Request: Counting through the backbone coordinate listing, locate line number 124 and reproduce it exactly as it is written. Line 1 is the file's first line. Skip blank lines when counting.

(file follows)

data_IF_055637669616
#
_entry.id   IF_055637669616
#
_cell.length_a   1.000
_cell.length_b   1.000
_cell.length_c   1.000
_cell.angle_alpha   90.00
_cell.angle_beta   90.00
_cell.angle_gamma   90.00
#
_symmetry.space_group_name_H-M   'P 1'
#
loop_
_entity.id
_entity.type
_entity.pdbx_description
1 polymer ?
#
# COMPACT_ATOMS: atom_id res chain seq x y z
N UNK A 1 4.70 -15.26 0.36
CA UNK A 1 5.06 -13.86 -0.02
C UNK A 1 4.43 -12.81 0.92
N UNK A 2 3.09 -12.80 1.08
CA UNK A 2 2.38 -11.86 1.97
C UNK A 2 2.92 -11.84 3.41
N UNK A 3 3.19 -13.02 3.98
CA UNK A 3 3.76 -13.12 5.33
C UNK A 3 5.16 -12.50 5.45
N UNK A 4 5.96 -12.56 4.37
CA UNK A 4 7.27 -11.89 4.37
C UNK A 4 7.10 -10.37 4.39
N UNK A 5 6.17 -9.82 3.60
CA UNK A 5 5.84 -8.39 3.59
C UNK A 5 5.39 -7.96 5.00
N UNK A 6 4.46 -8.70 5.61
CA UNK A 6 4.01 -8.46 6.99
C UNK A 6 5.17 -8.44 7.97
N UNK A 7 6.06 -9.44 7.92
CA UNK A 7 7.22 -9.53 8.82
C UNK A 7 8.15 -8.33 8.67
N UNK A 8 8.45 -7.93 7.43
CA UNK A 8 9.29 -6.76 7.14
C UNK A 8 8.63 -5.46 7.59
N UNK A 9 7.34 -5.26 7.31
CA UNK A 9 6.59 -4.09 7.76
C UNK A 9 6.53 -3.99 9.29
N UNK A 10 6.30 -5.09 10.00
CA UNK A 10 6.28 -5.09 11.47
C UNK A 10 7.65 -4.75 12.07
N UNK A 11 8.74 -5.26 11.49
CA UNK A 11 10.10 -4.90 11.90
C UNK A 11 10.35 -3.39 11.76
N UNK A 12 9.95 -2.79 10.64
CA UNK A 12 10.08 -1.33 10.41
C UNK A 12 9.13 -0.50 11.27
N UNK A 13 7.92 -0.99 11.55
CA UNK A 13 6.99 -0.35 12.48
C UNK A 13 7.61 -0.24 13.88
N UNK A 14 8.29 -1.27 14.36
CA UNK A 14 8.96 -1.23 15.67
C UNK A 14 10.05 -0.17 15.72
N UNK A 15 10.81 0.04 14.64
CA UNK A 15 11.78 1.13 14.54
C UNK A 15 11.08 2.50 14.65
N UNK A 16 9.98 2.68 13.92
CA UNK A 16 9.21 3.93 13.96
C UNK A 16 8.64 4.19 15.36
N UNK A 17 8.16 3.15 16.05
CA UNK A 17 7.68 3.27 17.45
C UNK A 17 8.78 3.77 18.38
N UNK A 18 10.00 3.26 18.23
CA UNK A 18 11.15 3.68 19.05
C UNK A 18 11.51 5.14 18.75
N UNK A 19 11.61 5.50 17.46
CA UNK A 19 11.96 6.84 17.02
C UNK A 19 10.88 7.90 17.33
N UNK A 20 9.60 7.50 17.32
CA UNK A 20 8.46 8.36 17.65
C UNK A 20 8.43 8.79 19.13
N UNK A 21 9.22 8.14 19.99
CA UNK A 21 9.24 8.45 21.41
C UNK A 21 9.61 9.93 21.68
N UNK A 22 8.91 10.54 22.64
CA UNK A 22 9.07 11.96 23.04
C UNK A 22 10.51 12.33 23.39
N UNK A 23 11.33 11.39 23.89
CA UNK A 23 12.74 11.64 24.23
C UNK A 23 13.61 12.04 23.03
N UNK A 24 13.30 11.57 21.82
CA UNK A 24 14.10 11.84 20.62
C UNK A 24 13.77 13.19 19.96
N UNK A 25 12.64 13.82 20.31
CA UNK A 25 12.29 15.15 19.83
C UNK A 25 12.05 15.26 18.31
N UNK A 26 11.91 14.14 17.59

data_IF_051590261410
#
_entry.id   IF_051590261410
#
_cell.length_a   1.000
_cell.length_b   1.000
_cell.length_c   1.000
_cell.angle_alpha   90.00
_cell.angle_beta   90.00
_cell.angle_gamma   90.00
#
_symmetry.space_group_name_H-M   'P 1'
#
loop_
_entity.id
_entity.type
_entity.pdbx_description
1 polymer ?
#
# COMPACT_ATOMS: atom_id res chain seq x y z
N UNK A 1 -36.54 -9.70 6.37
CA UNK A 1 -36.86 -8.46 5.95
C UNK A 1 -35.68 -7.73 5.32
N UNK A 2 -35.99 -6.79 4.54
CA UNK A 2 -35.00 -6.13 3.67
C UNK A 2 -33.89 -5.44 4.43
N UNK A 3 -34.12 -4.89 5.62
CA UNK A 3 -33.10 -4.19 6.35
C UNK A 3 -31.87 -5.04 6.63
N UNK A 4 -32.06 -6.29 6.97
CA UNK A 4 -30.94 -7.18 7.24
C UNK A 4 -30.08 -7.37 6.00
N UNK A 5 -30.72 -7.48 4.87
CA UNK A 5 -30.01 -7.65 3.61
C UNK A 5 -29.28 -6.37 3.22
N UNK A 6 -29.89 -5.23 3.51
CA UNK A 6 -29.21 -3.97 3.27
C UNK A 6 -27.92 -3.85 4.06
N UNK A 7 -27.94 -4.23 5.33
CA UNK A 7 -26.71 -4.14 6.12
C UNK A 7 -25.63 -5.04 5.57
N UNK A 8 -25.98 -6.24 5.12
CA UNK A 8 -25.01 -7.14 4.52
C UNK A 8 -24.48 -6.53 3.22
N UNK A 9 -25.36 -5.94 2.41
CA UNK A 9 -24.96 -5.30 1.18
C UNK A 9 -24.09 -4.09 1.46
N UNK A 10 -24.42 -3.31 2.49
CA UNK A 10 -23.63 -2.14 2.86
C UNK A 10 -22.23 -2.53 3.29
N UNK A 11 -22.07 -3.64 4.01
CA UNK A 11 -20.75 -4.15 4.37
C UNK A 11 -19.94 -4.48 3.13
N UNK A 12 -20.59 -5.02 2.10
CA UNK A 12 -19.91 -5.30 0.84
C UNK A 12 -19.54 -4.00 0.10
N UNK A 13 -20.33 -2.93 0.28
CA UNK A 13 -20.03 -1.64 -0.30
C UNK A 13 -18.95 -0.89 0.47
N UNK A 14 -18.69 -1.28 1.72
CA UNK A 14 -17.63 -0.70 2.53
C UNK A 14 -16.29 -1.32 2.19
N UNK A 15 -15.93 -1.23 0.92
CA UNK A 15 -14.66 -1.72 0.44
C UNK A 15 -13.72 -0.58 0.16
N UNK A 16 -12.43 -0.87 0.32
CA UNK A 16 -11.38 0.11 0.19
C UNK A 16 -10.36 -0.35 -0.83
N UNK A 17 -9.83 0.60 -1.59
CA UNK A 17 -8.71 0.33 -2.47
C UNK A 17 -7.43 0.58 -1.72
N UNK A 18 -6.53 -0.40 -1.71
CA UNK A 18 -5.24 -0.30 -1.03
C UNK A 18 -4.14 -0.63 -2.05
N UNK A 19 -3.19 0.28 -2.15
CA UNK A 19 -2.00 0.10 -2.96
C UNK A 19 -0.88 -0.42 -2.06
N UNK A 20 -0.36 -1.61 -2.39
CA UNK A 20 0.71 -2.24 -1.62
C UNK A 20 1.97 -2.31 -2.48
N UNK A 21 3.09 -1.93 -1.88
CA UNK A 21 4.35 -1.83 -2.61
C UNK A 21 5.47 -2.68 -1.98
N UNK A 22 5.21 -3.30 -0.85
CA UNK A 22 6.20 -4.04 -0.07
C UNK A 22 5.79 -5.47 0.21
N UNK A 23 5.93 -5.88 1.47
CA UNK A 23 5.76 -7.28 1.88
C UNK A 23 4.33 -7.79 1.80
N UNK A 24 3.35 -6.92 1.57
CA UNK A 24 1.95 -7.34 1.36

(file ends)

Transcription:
CA UNK A 3 -33.10 -4.19 6.35